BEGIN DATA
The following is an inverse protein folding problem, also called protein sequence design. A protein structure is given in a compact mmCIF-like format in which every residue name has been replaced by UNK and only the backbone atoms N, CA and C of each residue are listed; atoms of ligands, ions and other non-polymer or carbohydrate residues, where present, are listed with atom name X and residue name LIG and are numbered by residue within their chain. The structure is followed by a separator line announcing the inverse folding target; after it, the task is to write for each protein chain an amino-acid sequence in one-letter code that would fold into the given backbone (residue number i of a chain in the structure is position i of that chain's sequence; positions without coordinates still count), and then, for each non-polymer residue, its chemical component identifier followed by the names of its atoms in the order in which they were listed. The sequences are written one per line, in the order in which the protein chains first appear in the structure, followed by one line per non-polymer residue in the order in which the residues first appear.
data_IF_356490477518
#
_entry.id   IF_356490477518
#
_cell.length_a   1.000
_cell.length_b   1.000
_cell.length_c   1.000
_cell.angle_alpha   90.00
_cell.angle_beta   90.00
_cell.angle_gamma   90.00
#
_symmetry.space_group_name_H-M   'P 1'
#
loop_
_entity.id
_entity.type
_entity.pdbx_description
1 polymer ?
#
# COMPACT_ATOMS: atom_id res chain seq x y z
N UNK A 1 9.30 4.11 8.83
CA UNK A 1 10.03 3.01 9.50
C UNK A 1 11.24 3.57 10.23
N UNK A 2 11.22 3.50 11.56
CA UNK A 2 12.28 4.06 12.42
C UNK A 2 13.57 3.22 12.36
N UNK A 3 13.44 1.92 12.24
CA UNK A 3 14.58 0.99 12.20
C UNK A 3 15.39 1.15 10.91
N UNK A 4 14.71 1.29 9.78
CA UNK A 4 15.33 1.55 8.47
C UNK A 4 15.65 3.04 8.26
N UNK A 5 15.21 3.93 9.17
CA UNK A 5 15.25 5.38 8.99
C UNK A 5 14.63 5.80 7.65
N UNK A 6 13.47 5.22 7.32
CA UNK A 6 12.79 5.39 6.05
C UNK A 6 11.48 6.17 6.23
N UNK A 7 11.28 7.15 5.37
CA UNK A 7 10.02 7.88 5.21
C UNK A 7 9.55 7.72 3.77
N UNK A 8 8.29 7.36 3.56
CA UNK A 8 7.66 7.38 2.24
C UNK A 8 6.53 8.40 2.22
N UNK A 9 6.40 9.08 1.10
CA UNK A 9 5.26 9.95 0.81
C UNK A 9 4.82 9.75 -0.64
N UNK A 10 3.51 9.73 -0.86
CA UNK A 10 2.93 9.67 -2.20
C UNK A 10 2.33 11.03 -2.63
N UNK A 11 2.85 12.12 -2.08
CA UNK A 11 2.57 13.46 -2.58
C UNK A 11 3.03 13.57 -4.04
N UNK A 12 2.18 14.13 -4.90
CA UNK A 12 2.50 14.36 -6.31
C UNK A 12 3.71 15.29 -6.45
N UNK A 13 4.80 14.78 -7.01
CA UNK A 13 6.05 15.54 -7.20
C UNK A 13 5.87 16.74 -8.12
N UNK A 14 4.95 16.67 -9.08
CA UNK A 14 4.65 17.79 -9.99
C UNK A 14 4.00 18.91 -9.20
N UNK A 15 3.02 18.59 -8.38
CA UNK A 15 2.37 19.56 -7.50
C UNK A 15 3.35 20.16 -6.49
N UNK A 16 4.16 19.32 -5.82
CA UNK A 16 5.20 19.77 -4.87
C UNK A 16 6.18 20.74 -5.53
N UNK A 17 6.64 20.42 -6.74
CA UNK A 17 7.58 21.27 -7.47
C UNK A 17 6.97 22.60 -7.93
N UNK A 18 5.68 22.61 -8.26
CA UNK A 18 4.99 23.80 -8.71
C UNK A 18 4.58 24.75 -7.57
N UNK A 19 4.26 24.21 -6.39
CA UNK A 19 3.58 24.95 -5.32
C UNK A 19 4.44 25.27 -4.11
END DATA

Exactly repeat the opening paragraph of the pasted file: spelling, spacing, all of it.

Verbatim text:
The following is an inverse protein folding problem, also called protein sequence design. A protein structure is given in a compact mmCIF-like format in which every residue name has been replaced by UNK and only the backbone atoms N, CA and C of each residue are listed; atoms of ligands, ions and other non-polymer or carbohydrate residues, where present, are listed with atom name X and residue name LIG and are numbered by residue within their chain. The structure is followed by a separator line announcing the inverse folding target; after it, the task is to write for each protein chain an amino-acid sequence in one-letter code that would fold into the given backbone (residue number i of a chain in the structure is position i of that chain's sequence; positions without coordinates still count), and then, for each non-polymer residue, its chemical component identifier followed by the names of its atoms in the order in which they were listed. The sequences are written one per line, in the order in which the protein chains first appear in the structure, followed by one line per non-polymer residue in the order in which the residues first appear.